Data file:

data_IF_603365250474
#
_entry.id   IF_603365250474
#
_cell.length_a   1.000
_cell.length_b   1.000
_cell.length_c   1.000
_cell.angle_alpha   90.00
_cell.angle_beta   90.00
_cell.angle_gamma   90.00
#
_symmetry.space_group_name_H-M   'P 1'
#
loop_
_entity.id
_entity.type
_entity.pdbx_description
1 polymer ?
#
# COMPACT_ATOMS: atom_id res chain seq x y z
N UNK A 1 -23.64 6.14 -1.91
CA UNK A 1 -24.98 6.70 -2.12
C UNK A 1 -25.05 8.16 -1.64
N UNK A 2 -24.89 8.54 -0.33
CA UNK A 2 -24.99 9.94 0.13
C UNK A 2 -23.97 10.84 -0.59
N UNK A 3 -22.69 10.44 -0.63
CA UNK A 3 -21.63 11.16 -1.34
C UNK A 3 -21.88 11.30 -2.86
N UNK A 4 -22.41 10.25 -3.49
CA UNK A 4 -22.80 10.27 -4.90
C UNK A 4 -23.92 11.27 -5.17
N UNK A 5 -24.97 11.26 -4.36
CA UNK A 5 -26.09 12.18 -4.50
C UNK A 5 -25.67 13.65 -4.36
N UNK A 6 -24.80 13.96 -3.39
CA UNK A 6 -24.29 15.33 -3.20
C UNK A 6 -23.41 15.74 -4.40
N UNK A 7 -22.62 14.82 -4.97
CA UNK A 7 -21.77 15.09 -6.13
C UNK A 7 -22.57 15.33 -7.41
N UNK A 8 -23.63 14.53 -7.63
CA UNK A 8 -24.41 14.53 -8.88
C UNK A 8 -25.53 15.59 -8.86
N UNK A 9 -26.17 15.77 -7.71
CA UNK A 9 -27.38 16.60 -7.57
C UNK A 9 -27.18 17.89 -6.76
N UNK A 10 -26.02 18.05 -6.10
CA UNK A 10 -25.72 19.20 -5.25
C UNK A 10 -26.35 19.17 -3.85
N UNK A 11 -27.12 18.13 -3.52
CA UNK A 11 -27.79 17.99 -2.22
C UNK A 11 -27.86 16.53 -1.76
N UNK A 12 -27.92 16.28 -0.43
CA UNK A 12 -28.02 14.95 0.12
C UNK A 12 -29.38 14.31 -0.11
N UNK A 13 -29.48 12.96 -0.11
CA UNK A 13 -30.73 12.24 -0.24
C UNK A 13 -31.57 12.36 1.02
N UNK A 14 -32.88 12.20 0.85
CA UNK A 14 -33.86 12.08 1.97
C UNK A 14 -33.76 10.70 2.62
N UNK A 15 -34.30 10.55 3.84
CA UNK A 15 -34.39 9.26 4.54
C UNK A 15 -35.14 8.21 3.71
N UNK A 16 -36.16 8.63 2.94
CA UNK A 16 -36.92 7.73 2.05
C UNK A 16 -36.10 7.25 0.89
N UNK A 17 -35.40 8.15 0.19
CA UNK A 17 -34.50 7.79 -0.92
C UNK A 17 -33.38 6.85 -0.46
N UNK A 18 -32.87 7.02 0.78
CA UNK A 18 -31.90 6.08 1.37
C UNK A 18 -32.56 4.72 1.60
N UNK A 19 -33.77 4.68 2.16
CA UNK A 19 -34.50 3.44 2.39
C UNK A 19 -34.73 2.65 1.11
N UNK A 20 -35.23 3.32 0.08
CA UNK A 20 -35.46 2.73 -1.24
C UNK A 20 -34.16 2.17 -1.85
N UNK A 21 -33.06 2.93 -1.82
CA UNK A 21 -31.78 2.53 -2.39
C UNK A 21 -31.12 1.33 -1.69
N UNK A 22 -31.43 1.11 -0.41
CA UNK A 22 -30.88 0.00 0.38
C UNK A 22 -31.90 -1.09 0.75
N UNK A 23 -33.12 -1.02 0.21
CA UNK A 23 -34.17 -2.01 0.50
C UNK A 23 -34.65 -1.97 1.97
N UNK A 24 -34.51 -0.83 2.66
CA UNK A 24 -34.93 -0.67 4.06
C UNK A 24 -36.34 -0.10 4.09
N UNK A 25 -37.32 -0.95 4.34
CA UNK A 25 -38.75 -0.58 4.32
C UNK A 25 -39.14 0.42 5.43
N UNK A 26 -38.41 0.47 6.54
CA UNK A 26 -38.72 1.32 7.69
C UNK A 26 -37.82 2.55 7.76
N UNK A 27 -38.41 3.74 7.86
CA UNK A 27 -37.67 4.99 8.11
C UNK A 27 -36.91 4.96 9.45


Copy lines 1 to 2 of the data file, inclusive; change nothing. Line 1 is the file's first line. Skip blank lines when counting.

data_IF_603365250474
#